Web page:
Saturday, December 3, 2011



In my instantly seminal 10/21/11 piece entitled …AND MAYBE THEY COULD HAVE COME UP WITH A MORE ORIGINAL NAME, TOO, I was at best minimally charitable to the new Starz series, ostensibly about Chicago politics, entitled Boss and starring Kelsey Grammer. Indeed, about the only good things I could cite in that post were the performances of Mr. Grammer himself (spectacular and getting better…see below), the wonderful views and backdrops of the world’s most beautiful city that are prominent features of at least the show’s introductions, and a clever piece of cinematography in the first episode in a scene in which Mayor Tom Kane expostulates on the legacy of Mayor Tony Cermak. My main complaint about the series was, as I put it so eloquently then,

The most salient and overriding observation about “Boss” is that it is hopelessly and, more importantly, needlessly over the top. The annals of Chicago politics contain enough true stories that are entertaining, compelling, and thought provoking. We don’t need to make up silly stuff…

However, I also stated in that post

I will doubtless watch “Boss” again because it was entertaining, at least for an hour.

and I have done so. Yes, there is indeed plenty of silly stuff still going on in the show, the usual banality that permeates television drama and that could have been set anywhere in America. For example we are insulted by the idea that the Mayor’s daughter, who is both an Episcopal priest and recovering drug addict, decides to (once again) consummate her curious relationship with her drug dealing boyfriend at the precise moment the aforementioned boyfriend is under hot pursuit by the Chicago cops. Talk about wham, bam…Sorry about that. And we still are confronted with the preposterous notions that there is real opposition in the Chicago City Council and that we have an articulate mayor. On the other hand, I am pleased to report that mayoral aide Kittie O’Neil, who dresses and acts like the Admiral Theater would be an entirely more appropriate workplace venue than the Fifth Floor, has managed to refrain in the last few episodes from removing her clothing and going about her usual task of servicing one of the series’ other major characters. I realize that the last comment has sent probably half my readers racing to the “on demand” channel to view earlier episodes, and I digress anyway.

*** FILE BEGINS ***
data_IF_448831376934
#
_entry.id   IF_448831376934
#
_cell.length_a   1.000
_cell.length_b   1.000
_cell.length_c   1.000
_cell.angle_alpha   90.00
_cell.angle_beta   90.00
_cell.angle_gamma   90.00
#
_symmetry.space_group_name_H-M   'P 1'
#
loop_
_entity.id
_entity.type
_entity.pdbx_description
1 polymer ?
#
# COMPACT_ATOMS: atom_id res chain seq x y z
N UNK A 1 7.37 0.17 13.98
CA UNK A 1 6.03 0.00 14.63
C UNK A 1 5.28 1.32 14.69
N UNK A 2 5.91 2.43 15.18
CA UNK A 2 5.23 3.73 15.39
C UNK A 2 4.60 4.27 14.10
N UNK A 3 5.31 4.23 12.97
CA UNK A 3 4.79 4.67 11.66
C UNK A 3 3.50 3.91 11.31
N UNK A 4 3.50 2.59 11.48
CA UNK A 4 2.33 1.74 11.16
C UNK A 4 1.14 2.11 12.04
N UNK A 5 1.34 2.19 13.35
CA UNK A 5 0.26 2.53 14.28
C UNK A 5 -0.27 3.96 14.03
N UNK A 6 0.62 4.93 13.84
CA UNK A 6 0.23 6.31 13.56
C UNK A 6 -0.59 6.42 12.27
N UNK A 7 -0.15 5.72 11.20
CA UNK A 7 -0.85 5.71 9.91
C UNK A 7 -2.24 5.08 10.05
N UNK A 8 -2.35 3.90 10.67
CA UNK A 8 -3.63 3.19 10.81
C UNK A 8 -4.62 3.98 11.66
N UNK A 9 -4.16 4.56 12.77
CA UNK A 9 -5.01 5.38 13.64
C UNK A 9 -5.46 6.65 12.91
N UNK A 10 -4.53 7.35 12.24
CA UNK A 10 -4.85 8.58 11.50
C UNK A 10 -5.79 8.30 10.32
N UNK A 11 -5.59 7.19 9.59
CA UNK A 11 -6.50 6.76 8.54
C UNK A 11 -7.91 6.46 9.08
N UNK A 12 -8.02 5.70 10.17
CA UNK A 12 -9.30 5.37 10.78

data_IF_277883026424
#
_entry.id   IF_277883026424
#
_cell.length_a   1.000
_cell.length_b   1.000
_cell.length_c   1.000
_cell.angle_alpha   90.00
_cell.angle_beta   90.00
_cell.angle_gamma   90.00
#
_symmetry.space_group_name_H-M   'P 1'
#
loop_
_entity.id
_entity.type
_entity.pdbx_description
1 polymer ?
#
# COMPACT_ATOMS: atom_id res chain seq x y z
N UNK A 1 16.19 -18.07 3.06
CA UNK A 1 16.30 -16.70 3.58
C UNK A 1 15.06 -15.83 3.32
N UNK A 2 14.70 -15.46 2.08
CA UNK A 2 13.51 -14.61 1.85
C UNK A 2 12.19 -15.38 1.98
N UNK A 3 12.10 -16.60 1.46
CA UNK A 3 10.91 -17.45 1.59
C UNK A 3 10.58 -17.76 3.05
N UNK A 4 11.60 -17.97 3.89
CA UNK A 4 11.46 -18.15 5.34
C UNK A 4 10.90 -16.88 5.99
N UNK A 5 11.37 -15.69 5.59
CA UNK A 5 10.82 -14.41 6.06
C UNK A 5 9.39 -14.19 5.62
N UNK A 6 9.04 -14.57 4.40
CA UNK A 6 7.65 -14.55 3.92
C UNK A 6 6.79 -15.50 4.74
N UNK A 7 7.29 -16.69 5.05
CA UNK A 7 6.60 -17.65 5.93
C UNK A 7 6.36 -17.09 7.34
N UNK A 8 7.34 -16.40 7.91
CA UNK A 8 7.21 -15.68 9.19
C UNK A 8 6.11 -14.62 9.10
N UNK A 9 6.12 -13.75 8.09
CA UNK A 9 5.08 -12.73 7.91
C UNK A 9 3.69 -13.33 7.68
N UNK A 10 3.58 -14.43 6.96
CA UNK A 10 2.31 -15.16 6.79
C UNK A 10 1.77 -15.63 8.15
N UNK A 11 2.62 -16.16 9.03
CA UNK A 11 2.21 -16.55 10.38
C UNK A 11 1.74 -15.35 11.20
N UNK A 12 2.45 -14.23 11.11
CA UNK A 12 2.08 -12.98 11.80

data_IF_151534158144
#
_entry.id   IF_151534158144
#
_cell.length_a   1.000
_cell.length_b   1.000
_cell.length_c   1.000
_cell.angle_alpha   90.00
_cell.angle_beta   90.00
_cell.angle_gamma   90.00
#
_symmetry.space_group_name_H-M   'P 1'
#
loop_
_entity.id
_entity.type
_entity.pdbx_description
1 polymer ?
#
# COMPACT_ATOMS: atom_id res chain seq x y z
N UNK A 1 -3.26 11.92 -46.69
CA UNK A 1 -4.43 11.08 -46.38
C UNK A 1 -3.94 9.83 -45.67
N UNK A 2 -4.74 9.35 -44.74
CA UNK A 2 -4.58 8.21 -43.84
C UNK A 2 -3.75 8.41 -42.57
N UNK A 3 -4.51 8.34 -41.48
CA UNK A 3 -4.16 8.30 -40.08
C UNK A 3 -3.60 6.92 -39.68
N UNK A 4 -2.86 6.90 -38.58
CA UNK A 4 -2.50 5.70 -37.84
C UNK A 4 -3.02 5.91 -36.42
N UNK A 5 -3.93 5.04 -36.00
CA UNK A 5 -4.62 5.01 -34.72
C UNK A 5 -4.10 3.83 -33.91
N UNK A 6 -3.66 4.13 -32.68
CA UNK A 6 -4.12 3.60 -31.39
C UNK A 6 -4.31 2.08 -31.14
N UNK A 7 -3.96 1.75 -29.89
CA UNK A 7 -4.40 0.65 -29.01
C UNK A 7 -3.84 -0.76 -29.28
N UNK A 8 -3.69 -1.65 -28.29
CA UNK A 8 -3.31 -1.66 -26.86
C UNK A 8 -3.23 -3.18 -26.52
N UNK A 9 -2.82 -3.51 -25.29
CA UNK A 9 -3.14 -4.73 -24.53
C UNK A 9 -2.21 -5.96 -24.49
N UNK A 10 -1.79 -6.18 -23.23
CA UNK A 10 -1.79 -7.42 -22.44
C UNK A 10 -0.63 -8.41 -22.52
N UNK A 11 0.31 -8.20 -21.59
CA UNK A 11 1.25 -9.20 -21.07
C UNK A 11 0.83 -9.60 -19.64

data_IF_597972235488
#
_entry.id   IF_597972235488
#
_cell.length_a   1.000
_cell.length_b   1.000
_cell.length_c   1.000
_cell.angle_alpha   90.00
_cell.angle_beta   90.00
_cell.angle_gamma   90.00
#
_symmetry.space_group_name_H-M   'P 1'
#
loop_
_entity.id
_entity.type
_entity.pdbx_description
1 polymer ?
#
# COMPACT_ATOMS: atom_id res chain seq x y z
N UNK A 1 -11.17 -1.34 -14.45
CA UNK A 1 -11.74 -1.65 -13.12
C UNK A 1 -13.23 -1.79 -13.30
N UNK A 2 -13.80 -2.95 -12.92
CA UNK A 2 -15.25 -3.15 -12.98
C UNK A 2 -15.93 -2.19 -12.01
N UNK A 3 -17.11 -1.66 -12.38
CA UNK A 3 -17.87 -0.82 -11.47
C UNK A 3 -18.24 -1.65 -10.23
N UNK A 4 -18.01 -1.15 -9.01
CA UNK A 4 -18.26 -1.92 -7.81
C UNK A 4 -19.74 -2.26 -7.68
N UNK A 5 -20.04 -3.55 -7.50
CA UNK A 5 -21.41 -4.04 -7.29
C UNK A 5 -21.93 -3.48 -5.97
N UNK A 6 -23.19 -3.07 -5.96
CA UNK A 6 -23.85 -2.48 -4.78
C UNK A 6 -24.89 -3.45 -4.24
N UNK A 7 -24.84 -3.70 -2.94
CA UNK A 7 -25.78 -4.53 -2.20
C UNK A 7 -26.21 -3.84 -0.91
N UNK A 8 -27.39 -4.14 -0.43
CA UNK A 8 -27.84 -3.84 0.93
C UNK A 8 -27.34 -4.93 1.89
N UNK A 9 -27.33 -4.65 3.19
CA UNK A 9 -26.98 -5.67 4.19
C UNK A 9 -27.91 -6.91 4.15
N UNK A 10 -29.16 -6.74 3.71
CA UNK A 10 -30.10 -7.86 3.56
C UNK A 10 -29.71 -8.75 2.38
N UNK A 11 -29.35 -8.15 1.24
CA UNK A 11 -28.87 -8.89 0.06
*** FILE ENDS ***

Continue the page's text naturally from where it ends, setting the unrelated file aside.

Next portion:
My major point is that, despite the aforementioned, the show has gotten much better over the last few episodes as the plot line has progressed to Mayor Kane’s culpability for a toxic dump in Bensenville and the ramifications that culpability is having for his political survival. Viewers are treated to scheming ward bosses, set-up ingénues, outclassed amateurs, venal and hypocritical journalists, mercenary spouses and other family members, ruthless political suzerains of various stripes…the type of stuff that makes you think, sometimes leaves you agape at the characters’ boldness rather than the scriptwriter’s silliness, and could have come right from the pages of my novels The Chairman and The Chairman’s Challenge. Indeed, many of Mayor Kane’s ruminations on his job could have come straight from the first chapter of The Chairman, the chapter that has been panned by some as being “too slow” while being effusively praised by those who watch the politics of our city closely as being right on the mark. Further, while Boss lacks the fidelity of my novels, it borders on the amazing how closely some of the scenes in the series, including the completely gratuitous scene in which we learn of a certain character’s proclivity for private female on female sexual performances, come right from the amazing annals of the politics of our town.

So my hat is off to the creators of Boss. The Chairman and The Chairman’s Challenge remain better, but Boss is quickly becoming a great series as it nears the end of its first season. I’m glad I didn’t give up on it.

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